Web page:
By Richard Frank
Artificial intelligence (AI) chatbot system ChatGPT is generating poems, articles and songs, and is writing code and social media campaign ideas in mere seconds, setting the world alight with questions and concerns.
Creative professionals are asking: are we in danger of losing our jobs to Chat GPT?
Are we plagiarising when we outsource parts of our work to ChatGPT?
Are we obliged to reveal to the world that we are making use of AI to generate copy or ideas or images?
Will clients start choosing to use AI in place of creative agencies?
The truth is that nowadays, AI has infiltrated every aspect of our lives – it is all around us. With or without our endorsement, it is here to stay.
It is remarkable that the artificial intelligence company, Open AI, was able to train the ChatGPT model to understand what people mean when they ask questions and respond conversationally.
I confess, I have spent copious amounts of time inputting questions into ChatGPT as an experiment to gauge the kinds of responses I will receive.
During my dalliance with this new tool, I asked it to write a press release to announce the appointment of Flow Communications’ head of social media, Miliswa Sitshwele, using inputted information from the original press release (published on 17 January 2023).
Unsurprisingly, the response it generated was very generic and boring. It became evident that the AI tool sifted through millions of press releases online about appointments and had used its probability model to predict what the press release should look like and what the CEO of Flow Communications, Tara Turkington, would say about a former employee rejoining the company. And bam, out came a wordy press release riddled with clichés and repetitions.
I prompted it further with more questions and instructions, and after endless follow-up questions to ChatGPT, I was able to help the system refine its responses. But still, the copy was not up to the Flow standard.
This makes sense, considering the model was trained by being exposed to massive amounts of data on the internet. So, the best it could do was regurgitate that information back to me – without much creative flair or consideration for the readership that would consume the piece.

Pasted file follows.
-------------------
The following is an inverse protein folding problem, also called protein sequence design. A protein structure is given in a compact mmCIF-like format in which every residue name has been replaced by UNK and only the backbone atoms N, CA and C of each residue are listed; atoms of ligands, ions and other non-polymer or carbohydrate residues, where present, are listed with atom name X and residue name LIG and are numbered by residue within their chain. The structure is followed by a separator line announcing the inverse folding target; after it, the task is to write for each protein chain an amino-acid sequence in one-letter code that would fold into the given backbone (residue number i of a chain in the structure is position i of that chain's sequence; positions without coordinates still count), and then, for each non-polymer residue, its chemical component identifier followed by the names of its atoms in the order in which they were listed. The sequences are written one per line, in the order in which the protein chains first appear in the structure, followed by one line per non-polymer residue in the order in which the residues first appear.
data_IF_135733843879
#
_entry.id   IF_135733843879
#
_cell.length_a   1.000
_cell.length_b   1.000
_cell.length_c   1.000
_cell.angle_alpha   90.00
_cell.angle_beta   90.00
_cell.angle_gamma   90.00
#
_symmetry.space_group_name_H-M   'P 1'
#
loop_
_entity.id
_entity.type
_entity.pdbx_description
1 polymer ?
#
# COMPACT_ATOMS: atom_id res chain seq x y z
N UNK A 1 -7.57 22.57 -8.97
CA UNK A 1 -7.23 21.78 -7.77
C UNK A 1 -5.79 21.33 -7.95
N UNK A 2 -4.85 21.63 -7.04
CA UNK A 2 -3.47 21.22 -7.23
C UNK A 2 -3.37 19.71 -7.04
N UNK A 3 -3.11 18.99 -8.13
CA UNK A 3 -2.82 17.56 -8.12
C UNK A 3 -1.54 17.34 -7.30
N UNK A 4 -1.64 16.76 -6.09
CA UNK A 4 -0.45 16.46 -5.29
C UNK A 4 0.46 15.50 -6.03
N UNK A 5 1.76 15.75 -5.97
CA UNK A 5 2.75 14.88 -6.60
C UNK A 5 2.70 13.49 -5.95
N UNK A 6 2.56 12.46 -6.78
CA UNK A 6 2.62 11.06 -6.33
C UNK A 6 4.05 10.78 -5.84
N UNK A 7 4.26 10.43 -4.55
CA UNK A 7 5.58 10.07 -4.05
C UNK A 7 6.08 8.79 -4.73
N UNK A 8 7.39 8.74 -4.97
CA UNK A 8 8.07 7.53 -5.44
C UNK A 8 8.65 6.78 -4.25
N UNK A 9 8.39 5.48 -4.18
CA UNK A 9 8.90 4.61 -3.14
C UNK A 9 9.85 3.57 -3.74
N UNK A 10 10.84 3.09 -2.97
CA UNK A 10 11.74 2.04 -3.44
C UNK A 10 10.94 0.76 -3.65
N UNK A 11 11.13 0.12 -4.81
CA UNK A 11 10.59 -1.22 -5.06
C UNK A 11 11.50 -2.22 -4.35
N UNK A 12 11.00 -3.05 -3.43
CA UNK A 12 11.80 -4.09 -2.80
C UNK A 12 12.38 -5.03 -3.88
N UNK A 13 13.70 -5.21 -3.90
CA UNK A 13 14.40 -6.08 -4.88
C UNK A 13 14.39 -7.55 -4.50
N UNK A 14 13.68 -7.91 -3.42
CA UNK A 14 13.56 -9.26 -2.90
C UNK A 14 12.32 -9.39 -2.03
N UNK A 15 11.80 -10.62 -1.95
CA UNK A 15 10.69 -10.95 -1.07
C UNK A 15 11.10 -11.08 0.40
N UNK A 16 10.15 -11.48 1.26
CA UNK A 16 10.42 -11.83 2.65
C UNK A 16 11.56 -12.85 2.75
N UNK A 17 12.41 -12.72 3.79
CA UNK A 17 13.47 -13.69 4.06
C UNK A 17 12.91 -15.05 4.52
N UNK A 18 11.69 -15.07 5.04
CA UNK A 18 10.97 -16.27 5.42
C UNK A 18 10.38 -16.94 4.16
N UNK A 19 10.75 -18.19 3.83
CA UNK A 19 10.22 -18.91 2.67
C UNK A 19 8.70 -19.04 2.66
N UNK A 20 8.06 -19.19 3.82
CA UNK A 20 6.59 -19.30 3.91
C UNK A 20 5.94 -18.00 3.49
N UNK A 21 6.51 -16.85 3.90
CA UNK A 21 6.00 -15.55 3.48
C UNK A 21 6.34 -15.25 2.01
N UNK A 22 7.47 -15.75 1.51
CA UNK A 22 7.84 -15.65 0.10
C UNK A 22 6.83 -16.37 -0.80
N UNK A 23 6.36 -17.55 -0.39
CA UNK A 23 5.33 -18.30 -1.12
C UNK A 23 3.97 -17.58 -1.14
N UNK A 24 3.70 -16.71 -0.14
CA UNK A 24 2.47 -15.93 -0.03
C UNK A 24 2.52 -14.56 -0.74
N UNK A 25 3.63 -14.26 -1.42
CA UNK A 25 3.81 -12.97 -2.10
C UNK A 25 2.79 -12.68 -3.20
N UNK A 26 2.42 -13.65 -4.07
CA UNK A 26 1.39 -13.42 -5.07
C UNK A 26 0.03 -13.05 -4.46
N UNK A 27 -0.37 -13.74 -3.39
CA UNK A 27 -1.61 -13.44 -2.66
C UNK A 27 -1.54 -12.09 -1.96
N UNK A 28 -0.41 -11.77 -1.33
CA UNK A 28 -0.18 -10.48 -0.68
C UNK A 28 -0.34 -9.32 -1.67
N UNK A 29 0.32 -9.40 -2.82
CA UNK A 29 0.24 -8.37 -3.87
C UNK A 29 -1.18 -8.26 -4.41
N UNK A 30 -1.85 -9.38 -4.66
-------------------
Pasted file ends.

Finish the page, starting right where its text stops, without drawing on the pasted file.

The shortcomings of the latest AI “threat” don’t end there. Open AI has openly admitted that:
- ChatGPT sometimes writes plausible-sounding but incorrect or nonsensical answers
- When a user asks an ambiguous query, ChatGPT guesses what the user intended instead of asking clarifying questions
- ChatGPT will sometimes respond to harmful instructions or exhibit biased behaviour
- ChatGPT is sensitive to changes in the input syntax or repeated attempts at the same prompt. For instance, the model may pretend to not know the answer if the query is phrased one way, but if it is phrased slightly differently, it will provide the right response.
- The model repeatedly states that it is a language model developed by Open AI and utilises other overused words. Biases in the training data are the cause of these problems.
As I went further and further down a rabbit hole, I concluded the following:
- ChatGPT is an interesting tool to use, but it simply cannot compare with the creativity of human beings
- If ChatGPT can generate your idea, then it’s probably not good enough. Use it as a rational check to gauge how “generic” your ideas are.
- If you pair a good idea with a series of facts on ChatGPT, it has a tendency to produce sentences that are written in boring business-speak
- ChatGPT is very good at producing logic, but it won’t produce an entire program. And be careful: it can introduce bugs to your code.
To echo the words of a colleague, Lizette Sutherland: “AI tools have the power to take over the menial tasks – the slog – that consume copious amounts of time and can give us the time, space, energy and mental capacity to focus on real creative work. That’s a plus to me.”
I don’t think we need to be threatened by the existence of such AI tools. They can function as a supplement to assist in our daily work but don't stand a chance when it comes to replacing our jobs.
For us at Flow Communications, while we will track AI tools such as ChatGPT carefully and will use them if and when they make sense to our clients, we will continue to position ourselves as creatives who generate unique content with the right tone and style. We will continue to differentiate ourselves because we don’t rely on generic gibberish: we execute every brief with the respect and finesse it requires. That’s how you win!
Richard Frank is Chief Technology Officer at Flow Communications, one of South Africa’s leading independent agencies. Founded in 2005, Flow now has a permanent team of more than 65 professional staff, working remotely across South Africa.